“"Many years ago, our company founder, Al Conklin, sold a new twin-engine business aircraft to a very successful entrepreneur. He had established a bit of a rapport with the individual and, after the sale, asked him straight out, 'How can you justify the cost of this airplane?' His reply? 'What is the cost of a divorce?'"–David Wyndham, president, Conklin & de Decker”
As Golf legend Gary Player's Black Knight Enterprises continues to grow, his travel schedule is expanding to allow him to keep commitments all around the globe. These include speaking engagements; designing golf courses (more than 200 to date); working his farm in his South African homeland; overseeing Black Knight subsidiaries Gary Player Academy, Gary Player Equipment and Gary Player Enterprises; working at the Gary Player Stud Farm; and overseeing The Player Foundation.
The Cessna Citation Xs and other jets that Player relies on today are much faster and more efficient than the airliners that used to ferry him and his family on long flights. But the speed of his current aircraft doesn't mean Player spends less time aloft-he takes advantage of that speed to cram more meetings into his schedule.
Still lean and pumping out 1,000 sit-ups every day, Player remains passionate about golf and immensely proud of his record as only the third man ever to win all four Grand Slam events. But for Player, life is not all about golf. His foundation focuses on helping disadvantaged children in Africa and elsewhere. And Player's concern about the environment manifests itself in his current golf course design ethos, which minimizes water and fertilizer use.
Player also gets terribly excited about the subject of obesity. Healthy living, he claims, has nothing to do with body type. Anyone eating too much of the wrong foods "will start to get fat," he said in his clipped South African accent. To help people understand this, Player is surveying healthy eaters in places like Japan, India, China and Africa and writing a book titled Mothers, You're Poisoning Your Children.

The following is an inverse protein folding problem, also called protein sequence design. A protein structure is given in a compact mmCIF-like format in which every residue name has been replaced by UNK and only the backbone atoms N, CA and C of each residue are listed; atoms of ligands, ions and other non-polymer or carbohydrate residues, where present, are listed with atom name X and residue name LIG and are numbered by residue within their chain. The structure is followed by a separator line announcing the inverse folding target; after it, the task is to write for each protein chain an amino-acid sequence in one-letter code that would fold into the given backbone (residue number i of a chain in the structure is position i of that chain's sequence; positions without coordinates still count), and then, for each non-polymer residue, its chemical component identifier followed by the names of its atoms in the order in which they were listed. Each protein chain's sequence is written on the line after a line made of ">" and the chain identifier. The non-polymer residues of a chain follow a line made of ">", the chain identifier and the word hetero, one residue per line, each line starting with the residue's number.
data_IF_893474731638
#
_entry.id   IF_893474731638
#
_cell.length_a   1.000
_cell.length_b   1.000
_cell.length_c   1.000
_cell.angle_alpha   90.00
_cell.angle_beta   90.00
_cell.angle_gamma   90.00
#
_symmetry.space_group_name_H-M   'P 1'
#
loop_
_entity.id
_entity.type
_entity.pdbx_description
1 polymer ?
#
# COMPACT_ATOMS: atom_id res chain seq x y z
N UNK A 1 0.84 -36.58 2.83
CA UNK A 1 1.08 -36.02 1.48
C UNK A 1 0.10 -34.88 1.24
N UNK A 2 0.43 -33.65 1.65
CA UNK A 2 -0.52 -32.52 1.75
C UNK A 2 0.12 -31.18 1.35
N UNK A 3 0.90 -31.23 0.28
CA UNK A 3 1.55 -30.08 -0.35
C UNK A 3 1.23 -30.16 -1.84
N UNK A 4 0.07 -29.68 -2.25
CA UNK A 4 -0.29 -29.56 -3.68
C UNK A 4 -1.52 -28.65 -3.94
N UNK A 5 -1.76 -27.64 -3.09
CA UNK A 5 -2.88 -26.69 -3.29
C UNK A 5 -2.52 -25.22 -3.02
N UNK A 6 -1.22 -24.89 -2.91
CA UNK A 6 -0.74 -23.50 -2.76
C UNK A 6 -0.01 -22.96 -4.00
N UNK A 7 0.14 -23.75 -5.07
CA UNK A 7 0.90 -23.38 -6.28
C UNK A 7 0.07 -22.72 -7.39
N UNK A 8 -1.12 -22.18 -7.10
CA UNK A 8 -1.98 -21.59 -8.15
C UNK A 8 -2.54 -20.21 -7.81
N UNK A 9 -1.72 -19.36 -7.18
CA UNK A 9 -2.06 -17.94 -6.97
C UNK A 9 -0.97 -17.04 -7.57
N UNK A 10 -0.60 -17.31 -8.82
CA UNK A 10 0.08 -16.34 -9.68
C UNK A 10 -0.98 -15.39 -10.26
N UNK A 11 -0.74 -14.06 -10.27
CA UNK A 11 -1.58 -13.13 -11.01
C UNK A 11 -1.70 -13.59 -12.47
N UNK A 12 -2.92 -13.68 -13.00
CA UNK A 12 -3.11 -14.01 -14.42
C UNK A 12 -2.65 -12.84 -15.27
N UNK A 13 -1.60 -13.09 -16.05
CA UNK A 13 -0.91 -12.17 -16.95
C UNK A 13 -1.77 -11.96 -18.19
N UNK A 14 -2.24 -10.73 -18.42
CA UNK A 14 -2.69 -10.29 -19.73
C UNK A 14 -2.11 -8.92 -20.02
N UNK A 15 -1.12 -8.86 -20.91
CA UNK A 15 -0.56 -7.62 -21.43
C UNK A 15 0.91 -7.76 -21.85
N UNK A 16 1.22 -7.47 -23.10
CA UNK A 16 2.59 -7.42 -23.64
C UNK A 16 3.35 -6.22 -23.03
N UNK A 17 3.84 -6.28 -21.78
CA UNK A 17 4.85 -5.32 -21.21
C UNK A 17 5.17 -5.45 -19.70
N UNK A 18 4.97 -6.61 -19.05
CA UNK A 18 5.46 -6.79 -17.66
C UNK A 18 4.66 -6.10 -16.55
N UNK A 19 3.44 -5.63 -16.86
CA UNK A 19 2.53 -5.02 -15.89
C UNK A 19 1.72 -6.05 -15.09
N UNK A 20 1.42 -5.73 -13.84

He talked to us about this issue-as well as about private jet travel, water-wise golf courses, the perils of gum trees, wildebeest raising and the influence of his gold-miner father. Then the self-proclaimed "International Ambassador of Golf" and "World's Most Traveled Athlete" jetted off in a Sentient-arranged Citation X to conclude another day of business, adding still more travel miles to a lifetime total that exceeds 14 million.
How much do you travel?
If a businessman travels extensively for 25 years, it's remarkable, and if a pilot flies for 35 years, it's also amazing. But I've been traveling for 56 years.
Right now we have 60 golf courses and design projects on our books in 20 countries. We're also involved in eight real estate developments at some of the courses. I've got to visit them. Before Christmas, I was in 13 countries in one month. Now I've been doing this for this length of time, so how is it possible for anybody to ever travel as much as I have? I don't think it is. I'm 73 and I'm doing more travel now than ever because I'm so active in all the businesses that I'm involved in.
How did you fly when you first started traveling?
We used to travel to America with our six children. It took 40 hours. It was very difficult because you'd stop in the Belgian Congo and in these African states and they really didn't have great facilities in those days.